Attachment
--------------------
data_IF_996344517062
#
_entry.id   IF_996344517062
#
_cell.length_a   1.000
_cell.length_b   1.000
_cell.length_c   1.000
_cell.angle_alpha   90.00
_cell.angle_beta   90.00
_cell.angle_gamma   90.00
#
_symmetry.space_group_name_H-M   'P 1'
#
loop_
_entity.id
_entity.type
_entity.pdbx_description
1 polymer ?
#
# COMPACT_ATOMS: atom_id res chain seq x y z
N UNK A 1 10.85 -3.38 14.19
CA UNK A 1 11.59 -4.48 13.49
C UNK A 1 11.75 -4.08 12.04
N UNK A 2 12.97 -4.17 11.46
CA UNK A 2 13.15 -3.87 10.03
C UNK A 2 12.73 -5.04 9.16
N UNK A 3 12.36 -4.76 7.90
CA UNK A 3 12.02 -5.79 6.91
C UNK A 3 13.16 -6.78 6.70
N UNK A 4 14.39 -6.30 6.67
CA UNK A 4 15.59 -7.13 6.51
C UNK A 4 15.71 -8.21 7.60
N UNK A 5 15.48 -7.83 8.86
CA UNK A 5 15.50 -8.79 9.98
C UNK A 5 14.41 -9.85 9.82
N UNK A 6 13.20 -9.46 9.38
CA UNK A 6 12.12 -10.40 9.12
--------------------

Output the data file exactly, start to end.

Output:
data_IF_996344517062
#
_entry.id   IF_996344517062
#
_cell.length_a   1.000
_cell.length_b   1.000
_cell.length_c   1.000
_cell.angle_alpha   90.00
_cell.angle_beta   90.00
_cell.angle_gamma   90.00
#
_symmetry.space_group_name_H-M   'P 1'
#
loop_
_entity.id
_entity.type
_entity.pdbx_description
1 polymer ?
#
# COMPACT_ATOMS: atom_id res chain seq x y z
N UNK A 1 10.85 -3.38 14.19
CA UNK A 1 11.59 -4.48 13.49
C UNK A 1 11.75 -4.08 12.04
N UNK A 2 12.97 -4.17 11.46
CA UNK A 2 13.15 -3.87 10.03
C UNK A 2 12.73 -5.04 9.16
N UNK A 3 12.36 -4.76 7.90
CA UNK A 3 12.02 -5.79 6.91
C UNK A 3 13.16 -6.78 6.70
N UNK A 4 14.39 -6.30 6.67
CA UNK A 4 15.59 -7.13 6.51
C UNK A 4 15.71 -8.21 7.60
N UNK A 5 15.48 -7.83 8.86
CA UNK A 5 15.50 -8.79 9.98
C UNK A 5 14.41 -9.85 9.82
N UNK A 6 13.20 -9.46 9.38
CA UNK A 6 12.12 -10.40 9.12